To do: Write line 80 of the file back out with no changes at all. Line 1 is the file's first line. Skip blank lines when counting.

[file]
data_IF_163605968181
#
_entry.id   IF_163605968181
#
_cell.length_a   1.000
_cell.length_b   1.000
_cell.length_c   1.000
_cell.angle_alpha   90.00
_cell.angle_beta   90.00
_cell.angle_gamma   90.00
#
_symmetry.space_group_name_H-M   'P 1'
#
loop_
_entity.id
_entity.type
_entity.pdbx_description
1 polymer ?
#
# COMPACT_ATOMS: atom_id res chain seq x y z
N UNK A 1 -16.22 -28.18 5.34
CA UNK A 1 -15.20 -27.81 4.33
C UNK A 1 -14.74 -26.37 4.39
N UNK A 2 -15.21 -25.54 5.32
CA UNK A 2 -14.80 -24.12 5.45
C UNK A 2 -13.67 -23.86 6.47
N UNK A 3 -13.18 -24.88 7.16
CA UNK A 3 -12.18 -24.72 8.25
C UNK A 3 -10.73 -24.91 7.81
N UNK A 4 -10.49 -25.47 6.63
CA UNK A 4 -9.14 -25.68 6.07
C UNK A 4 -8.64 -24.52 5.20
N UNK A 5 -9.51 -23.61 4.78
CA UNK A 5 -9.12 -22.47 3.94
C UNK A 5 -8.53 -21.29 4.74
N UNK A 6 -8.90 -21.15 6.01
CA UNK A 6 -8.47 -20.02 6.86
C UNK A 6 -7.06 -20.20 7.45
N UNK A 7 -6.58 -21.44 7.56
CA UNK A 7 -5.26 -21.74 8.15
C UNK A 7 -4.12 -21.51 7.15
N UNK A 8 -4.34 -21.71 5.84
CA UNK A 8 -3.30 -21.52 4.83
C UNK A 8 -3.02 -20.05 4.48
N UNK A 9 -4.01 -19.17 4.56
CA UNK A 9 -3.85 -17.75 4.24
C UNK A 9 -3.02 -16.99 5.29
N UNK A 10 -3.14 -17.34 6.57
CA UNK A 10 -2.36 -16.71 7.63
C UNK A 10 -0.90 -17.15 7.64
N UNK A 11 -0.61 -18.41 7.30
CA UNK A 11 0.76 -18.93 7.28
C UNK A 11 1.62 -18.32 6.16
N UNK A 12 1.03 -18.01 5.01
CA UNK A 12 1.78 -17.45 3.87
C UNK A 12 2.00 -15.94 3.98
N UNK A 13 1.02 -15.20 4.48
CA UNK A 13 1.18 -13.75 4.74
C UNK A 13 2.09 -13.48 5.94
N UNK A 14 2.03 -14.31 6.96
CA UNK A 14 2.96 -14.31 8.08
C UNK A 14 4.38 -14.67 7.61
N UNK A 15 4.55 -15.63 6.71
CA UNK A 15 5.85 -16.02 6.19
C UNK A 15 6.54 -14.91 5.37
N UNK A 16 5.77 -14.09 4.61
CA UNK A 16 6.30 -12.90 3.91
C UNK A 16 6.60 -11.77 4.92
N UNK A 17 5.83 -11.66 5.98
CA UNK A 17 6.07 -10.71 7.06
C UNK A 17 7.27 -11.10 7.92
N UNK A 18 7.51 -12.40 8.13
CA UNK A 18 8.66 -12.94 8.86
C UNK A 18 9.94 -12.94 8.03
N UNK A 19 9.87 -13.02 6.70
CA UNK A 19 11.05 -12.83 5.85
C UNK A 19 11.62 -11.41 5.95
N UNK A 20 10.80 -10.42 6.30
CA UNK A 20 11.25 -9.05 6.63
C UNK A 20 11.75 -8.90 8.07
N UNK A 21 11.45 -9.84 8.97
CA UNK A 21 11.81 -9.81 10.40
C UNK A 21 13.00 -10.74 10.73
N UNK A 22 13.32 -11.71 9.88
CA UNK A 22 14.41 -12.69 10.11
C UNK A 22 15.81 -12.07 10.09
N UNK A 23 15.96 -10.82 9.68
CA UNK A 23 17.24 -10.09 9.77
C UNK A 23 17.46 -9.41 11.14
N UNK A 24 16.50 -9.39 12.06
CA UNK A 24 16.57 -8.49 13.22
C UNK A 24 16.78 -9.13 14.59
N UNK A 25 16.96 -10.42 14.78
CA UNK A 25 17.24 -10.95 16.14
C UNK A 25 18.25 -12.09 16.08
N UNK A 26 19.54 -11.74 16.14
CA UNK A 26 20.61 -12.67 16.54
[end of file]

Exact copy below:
C UNK A 20 11.75 -8.90 8.07